Michelle Obama and Hillary Clinton are ranked the nation’s 5th and 6th best first ladies, according to a new poll from Siena College.
And for the fifth time in a row, Eleanor Roosevelt, the wife of former President Franklin Delano Roosevelt, claimed the top spot as the nation’s best presidential spouse.
Siena’s poll, conducted in conjunction with C-SPAN as part of the network’s series “First Ladies: Influence and Image,” has surveyed a group of historians and scholars five times since 1982 on their attitudes toward the country’s first ladies. The poll asked respondents to rate each woman on 10 qualities: background, value to the country, being the White House steward, courage, accomplishments, integrity, leadership, being her own woman, public image, and value to the president.
Eleanor Roosevelt was ranked first in six of the categories, including value to the country, leadership, accomplishments, and courage.
Respondents were also asked a number of more specific questions about the first ladies of the 20th and 21st centuries, including who best managed their family life during their time in the White House, who could have done more with their position, and who could conceivably serve as president.
Michelle Obama was ranked highest for her ability to manage family life in the White House – perhaps unsurprising for a first lady who has described her primary job as “mom-in-chief” to daughters Sasha and Malia.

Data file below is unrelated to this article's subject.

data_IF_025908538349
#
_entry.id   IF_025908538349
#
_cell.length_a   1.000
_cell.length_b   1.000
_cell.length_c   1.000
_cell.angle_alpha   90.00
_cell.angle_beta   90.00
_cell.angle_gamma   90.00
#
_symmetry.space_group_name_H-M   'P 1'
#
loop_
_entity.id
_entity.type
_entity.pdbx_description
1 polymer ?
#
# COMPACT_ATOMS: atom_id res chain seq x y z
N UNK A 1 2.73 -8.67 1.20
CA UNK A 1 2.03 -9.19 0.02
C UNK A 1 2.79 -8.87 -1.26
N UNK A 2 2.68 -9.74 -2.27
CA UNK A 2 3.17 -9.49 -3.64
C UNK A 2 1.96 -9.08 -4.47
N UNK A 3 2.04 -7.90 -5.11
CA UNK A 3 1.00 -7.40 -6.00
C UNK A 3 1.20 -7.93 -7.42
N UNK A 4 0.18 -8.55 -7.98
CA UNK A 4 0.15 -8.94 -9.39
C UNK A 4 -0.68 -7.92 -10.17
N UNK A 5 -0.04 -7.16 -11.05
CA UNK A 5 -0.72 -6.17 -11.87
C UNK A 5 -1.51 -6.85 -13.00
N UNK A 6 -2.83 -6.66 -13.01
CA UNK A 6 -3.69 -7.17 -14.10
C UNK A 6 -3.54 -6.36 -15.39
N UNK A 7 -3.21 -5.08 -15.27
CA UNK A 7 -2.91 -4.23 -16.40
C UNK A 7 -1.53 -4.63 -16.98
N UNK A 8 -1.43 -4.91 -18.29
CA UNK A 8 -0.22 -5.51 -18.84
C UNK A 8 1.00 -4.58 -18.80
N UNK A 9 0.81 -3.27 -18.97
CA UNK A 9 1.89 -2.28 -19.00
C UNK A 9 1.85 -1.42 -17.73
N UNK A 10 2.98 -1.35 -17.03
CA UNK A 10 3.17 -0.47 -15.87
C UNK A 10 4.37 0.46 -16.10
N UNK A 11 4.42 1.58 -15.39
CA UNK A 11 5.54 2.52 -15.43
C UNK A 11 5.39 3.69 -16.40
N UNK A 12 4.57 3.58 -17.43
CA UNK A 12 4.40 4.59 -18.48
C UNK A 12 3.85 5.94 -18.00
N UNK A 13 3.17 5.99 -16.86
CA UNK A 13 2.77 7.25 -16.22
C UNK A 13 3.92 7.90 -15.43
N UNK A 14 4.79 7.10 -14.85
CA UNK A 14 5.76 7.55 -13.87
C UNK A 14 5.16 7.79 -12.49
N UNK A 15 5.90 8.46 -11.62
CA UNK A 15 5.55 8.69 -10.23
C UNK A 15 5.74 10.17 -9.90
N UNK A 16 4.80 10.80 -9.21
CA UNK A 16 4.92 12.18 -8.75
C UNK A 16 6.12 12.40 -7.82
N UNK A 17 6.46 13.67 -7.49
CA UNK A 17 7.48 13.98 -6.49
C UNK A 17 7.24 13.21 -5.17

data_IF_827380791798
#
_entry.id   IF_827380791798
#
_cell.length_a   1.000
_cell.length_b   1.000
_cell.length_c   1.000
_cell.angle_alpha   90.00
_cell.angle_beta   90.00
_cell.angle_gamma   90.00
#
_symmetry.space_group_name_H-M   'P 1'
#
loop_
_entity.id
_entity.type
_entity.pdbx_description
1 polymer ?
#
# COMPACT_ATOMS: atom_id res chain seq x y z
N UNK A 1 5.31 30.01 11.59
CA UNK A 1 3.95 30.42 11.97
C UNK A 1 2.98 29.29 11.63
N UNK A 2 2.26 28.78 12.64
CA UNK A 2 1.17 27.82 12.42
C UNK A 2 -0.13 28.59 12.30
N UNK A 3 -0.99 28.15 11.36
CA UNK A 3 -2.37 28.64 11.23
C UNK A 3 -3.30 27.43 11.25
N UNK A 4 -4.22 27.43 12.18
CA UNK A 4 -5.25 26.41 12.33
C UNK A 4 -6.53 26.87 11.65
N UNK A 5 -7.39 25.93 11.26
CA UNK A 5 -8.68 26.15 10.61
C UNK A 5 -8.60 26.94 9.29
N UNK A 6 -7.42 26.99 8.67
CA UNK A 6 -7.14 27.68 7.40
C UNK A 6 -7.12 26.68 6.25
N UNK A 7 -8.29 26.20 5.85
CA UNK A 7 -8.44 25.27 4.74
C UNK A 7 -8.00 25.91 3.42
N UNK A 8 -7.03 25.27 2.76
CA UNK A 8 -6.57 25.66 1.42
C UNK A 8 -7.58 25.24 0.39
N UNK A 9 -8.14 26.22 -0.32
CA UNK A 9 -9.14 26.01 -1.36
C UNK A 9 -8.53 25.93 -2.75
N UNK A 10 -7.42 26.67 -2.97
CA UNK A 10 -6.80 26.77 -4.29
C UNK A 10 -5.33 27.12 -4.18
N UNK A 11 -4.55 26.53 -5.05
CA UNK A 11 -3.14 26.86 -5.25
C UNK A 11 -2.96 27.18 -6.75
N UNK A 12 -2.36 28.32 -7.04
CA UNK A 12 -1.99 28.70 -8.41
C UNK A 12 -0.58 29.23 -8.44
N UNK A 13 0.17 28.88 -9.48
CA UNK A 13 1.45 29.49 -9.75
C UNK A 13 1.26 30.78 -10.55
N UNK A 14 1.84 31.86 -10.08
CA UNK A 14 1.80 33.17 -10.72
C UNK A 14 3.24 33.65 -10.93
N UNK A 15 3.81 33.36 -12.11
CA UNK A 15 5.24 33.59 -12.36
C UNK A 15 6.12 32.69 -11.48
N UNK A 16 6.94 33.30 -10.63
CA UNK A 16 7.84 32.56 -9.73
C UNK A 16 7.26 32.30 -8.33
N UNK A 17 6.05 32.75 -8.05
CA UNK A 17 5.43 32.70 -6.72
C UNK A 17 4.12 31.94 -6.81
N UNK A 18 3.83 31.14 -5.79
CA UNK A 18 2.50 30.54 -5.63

Laura Bush, the wife of former President George W. Bush, was cited by the highest number of experts as someone who could have accomplished more during her stint in the White House.
And Hillary Clinton, by a wide margin, was identified as the first lady who could most easily step into the presidency in her own right. Clinton, who ran for president in 2008 and has also served as a senator and the U.S. secretary of state, is mulling another presidential bid in 2016.
Apart from Roosevelt, Clinton, and Obama, rounding out the top ten this year were Abigail Adams (#2), Jacqueline Kennedy (#3), Dolley Madison (#4), Lady Bird Johnson (#7), Betty Ford (#8), Martha Washington (#9), and Rosalynn Carter (#10).
And the first ladies whom historians have deemed lackluster? Those unfortunate few, in descending order at the bottom of the list, were Margaret Taylor, Florence Harding, Letitia Tyler, Eliza Johnson, and Jane Pierce – because apparently people have really strong opinions about Jane Pierce.
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